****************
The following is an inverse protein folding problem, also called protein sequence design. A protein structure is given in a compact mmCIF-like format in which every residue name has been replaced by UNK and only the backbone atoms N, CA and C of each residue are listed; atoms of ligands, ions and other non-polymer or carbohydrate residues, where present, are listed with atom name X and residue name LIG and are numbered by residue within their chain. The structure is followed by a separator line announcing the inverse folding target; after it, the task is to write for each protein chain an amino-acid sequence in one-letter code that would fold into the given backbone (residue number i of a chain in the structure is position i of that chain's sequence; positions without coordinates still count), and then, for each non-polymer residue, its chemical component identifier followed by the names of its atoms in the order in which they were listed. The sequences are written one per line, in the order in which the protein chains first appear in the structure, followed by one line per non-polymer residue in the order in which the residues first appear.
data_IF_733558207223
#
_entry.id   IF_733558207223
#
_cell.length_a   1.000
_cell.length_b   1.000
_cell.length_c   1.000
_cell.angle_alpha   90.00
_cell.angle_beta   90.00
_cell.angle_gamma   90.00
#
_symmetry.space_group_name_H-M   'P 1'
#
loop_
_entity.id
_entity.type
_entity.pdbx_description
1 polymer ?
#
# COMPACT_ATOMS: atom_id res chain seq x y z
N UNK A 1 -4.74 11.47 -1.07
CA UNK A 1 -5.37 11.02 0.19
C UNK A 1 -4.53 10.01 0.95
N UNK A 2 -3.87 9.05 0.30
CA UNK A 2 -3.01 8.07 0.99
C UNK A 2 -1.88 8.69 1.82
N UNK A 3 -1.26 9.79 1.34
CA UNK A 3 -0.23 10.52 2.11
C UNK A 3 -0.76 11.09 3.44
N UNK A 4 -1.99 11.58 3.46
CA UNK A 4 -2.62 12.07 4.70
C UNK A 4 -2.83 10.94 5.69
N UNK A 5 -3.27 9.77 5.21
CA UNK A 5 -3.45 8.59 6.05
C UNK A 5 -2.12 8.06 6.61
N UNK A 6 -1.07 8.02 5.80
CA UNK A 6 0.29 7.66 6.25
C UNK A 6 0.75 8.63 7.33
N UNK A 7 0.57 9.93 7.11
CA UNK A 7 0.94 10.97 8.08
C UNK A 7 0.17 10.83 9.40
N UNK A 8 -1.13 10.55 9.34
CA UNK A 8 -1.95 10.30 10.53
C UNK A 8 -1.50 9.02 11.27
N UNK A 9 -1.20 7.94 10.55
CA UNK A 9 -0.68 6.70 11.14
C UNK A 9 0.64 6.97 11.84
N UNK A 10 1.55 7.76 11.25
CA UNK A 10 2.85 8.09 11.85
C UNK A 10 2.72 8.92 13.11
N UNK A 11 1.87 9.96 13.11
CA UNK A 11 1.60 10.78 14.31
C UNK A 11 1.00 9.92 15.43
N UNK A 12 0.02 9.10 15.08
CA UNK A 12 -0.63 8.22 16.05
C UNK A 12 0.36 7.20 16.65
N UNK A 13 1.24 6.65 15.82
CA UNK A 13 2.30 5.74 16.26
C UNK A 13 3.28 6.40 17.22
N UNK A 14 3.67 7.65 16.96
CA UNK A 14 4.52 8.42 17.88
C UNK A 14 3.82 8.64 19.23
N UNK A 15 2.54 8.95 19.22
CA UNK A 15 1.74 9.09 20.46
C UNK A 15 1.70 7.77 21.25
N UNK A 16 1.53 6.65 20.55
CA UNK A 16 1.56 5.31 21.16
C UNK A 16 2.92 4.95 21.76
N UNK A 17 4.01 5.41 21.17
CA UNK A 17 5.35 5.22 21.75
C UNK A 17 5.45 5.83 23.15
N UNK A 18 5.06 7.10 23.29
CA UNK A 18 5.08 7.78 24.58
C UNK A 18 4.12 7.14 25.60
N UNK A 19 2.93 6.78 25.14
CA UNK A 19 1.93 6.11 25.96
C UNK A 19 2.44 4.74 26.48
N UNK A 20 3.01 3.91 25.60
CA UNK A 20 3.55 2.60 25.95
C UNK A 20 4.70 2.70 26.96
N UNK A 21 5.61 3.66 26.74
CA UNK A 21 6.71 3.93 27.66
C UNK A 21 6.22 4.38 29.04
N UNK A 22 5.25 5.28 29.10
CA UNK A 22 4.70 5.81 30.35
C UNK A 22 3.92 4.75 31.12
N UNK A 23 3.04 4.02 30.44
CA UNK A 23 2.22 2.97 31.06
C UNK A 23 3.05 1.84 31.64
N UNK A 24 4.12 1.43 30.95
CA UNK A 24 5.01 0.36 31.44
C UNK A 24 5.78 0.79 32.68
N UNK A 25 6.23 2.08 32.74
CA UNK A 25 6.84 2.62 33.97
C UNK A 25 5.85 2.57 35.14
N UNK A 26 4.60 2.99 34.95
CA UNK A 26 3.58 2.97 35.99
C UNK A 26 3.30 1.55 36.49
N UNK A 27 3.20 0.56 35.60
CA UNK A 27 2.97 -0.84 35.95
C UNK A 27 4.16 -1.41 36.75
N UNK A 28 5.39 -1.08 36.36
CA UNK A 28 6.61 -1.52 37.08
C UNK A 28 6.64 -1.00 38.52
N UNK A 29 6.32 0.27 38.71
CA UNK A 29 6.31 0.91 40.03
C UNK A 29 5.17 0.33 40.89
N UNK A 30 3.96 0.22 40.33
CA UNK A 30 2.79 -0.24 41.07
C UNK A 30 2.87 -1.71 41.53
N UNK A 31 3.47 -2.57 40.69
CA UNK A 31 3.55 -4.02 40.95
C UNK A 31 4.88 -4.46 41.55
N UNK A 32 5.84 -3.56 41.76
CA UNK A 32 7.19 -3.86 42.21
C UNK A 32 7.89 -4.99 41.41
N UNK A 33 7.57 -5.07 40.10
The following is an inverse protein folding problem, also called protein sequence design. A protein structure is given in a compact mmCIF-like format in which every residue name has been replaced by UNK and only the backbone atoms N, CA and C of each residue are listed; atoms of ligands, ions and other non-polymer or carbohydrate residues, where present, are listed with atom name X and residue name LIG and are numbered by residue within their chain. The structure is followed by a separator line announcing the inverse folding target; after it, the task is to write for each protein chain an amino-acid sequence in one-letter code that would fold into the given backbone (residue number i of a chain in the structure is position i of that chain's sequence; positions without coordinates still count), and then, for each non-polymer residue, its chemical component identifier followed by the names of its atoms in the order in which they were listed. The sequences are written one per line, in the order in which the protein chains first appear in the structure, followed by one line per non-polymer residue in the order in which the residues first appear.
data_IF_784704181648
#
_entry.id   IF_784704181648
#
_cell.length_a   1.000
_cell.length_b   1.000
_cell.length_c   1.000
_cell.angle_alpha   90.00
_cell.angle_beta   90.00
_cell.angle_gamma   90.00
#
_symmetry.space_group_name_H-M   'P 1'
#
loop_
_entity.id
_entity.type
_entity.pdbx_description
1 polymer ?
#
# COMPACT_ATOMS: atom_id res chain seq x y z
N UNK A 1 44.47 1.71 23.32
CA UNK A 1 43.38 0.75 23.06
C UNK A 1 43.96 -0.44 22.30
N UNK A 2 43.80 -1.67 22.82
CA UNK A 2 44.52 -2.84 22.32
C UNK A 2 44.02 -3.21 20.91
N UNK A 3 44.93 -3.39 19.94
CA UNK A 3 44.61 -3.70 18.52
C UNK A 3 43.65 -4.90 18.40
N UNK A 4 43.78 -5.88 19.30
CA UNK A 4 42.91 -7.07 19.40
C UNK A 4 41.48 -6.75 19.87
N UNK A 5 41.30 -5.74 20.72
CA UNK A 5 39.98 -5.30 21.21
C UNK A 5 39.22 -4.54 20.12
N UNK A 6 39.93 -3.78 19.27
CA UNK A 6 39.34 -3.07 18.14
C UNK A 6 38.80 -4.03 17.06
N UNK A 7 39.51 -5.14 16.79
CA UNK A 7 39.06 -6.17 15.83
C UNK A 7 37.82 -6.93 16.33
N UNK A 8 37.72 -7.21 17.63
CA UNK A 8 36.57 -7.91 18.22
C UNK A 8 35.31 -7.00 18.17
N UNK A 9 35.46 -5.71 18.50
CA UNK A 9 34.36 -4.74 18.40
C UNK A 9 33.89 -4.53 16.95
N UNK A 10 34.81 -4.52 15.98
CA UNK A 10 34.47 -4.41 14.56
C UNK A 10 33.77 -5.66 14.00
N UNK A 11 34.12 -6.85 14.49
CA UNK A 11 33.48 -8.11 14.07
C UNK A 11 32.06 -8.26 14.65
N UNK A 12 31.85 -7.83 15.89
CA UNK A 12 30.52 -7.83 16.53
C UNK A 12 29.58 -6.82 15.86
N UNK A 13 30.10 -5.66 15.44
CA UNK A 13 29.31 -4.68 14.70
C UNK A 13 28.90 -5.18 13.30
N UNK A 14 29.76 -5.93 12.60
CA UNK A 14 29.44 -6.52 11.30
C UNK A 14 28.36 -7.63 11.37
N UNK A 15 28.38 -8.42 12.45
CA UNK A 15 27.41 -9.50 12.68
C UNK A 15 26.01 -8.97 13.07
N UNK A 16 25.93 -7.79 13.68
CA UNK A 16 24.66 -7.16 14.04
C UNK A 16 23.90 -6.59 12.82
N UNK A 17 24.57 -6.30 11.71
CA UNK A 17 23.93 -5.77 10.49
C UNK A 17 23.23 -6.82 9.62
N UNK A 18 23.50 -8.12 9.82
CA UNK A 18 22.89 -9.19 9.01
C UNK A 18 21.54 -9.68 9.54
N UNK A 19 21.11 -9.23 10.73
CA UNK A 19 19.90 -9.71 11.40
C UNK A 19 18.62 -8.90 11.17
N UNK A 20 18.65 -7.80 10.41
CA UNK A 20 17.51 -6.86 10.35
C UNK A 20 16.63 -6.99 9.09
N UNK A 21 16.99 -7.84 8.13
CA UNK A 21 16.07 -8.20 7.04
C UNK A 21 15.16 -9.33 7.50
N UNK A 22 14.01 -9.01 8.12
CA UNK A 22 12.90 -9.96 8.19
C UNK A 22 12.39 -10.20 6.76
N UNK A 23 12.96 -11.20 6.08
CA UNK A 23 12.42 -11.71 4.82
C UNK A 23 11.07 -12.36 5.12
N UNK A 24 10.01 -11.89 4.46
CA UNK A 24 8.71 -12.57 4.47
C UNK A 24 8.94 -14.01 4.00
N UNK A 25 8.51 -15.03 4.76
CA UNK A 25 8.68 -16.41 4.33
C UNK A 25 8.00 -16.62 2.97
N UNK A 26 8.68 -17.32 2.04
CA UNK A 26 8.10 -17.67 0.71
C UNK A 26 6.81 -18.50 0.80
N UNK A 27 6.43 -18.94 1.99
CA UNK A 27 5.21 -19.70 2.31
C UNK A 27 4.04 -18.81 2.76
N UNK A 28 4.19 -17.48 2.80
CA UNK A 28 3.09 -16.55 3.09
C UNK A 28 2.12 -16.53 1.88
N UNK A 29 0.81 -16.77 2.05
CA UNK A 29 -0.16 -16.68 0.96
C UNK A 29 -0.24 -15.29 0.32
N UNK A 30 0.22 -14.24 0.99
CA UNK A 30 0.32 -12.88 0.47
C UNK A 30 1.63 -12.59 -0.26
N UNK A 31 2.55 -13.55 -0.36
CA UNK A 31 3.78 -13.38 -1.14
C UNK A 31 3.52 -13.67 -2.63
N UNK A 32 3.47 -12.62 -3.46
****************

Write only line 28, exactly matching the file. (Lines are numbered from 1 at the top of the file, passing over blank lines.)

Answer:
N UNK A 3 -1.26 9.79 1.34